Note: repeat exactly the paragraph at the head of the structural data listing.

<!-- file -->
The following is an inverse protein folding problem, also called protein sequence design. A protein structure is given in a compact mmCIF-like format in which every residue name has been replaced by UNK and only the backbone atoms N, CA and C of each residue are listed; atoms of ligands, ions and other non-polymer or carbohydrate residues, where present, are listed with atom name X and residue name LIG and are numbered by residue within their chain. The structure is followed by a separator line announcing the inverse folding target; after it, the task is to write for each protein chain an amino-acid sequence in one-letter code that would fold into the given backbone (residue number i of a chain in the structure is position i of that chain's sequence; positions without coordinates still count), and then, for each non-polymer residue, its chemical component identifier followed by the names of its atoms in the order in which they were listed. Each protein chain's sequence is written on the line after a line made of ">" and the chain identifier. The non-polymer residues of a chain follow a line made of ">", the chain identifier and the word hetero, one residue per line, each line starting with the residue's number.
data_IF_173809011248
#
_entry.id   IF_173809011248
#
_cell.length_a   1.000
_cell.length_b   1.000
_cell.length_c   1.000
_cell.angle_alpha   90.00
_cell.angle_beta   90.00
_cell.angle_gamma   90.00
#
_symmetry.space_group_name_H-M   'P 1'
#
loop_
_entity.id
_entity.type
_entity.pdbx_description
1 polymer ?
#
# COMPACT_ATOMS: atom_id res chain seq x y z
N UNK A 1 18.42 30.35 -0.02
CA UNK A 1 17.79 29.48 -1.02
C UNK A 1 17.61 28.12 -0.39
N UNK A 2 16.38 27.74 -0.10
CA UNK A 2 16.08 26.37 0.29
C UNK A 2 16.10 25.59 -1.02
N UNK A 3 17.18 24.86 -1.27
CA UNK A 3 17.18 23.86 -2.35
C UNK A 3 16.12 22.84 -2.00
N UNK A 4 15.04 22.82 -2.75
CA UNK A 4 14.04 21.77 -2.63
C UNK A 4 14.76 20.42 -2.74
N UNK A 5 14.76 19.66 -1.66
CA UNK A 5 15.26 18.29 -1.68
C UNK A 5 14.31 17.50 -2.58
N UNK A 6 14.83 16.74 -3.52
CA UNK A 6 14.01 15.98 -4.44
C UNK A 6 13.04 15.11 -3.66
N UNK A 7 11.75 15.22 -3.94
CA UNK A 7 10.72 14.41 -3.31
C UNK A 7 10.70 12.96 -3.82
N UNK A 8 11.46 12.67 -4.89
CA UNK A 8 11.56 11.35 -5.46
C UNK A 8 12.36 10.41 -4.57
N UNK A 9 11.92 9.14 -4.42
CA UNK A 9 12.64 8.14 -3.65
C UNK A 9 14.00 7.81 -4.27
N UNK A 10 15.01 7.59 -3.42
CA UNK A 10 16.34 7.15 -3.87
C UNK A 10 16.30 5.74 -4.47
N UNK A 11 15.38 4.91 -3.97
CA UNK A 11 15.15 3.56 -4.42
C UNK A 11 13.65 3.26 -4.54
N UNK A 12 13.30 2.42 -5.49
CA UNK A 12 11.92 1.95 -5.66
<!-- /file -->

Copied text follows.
The following is an inverse protein folding problem, also called protein sequence design. A protein structure is given in a compact mmCIF-like format in which every residue name has been replaced by UNK and only the backbone atoms N, CA and C of each residue are listed; atoms of ligands, ions and other non-polymer or carbohydrate residues, where present, are listed with atom name X and residue name LIG and are numbered by residue within their chain. The structure is followed by a separator line announcing the inverse folding target; after it, the task is to write for each protein chain an amino-acid sequence in one-letter code that would fold into the given backbone (residue number i of a chain in the structure is position i of that chain's sequence; positions without coordinates still count), and then, for each non-polymer residue, its chemical component identifier followed by the names of its atoms in the order in which they were listed. Each protein chain's sequence is written on the line after a line made of ">" and the chain identifier. The non-polymer residues of a chain follow a line made of ">", the chain identifier and the word hetero, one residue per line, each line starting with the residue's number.